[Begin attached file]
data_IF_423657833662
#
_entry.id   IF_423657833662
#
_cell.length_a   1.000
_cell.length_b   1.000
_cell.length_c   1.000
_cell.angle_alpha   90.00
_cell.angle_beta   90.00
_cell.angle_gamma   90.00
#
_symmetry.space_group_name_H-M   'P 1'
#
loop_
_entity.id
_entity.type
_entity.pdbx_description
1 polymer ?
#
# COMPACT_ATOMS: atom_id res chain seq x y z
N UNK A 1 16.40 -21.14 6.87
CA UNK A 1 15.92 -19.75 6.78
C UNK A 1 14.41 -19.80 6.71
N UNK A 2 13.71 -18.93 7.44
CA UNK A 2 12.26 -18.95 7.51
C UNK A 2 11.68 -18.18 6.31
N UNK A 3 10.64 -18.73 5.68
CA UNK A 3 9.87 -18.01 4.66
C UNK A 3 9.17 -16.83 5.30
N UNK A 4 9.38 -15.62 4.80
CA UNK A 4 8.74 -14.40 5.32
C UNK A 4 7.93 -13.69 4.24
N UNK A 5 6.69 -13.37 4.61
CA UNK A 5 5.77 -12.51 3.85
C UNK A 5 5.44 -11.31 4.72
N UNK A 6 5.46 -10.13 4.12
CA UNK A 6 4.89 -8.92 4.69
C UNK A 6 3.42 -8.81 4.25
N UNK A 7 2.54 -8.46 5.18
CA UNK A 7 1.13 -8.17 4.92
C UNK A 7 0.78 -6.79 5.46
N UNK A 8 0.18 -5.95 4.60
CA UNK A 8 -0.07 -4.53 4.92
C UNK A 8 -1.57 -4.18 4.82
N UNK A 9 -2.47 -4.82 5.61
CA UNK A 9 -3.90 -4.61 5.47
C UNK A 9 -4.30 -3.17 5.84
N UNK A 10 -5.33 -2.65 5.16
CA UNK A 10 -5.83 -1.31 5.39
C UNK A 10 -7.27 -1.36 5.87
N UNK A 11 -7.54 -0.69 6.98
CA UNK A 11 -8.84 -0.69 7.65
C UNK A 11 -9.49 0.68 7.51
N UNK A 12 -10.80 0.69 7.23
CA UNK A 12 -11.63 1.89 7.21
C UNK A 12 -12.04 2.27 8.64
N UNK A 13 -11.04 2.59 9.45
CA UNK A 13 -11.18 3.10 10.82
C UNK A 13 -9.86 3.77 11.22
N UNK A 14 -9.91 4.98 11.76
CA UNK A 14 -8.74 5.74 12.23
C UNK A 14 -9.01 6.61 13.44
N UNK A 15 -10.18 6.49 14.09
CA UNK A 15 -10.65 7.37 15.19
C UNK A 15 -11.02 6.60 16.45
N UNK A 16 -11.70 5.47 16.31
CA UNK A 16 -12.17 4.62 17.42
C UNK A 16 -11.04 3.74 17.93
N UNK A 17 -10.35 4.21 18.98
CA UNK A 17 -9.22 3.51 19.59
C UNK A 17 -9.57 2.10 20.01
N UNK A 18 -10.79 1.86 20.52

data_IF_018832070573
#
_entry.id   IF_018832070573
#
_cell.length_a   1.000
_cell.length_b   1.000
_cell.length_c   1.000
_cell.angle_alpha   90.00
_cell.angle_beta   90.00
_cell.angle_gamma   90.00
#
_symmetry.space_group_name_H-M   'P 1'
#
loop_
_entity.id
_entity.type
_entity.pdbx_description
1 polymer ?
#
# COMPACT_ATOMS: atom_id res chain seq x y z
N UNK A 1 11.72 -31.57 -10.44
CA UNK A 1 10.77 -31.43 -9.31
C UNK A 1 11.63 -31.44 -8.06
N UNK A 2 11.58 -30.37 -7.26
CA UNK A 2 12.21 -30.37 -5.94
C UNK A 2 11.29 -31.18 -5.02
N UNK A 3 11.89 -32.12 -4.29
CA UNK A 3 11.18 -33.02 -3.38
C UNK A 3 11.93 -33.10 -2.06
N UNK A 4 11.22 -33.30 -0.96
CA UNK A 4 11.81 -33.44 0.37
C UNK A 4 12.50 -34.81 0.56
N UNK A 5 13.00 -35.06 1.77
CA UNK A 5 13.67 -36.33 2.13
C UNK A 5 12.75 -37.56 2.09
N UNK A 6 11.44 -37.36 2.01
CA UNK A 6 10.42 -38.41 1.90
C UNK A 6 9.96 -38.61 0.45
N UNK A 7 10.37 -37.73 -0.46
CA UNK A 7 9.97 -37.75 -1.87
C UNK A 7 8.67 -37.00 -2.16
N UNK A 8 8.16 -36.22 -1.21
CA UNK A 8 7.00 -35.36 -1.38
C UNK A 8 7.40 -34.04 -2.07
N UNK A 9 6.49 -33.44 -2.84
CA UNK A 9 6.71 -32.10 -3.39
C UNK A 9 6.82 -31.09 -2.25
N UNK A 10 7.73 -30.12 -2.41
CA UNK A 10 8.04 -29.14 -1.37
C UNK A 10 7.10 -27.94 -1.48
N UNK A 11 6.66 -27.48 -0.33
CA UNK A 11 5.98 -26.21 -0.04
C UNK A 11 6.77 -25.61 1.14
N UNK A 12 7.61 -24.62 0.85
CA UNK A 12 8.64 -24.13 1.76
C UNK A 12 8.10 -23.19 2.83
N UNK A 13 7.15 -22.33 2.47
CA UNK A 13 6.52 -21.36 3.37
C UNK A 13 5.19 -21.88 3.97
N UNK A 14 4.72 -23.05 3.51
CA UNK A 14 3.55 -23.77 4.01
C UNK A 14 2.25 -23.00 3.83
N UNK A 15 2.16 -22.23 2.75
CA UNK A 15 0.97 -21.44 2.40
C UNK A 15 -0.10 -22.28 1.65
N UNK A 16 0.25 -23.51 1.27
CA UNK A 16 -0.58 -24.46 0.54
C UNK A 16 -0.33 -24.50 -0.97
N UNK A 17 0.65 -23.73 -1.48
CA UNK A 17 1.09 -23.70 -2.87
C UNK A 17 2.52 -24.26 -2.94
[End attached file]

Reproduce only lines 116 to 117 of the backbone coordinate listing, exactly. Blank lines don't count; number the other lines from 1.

C UNK A 8 7.40 -34.04 -2.07
N UNK A 9 6.49 -33.44 -2.84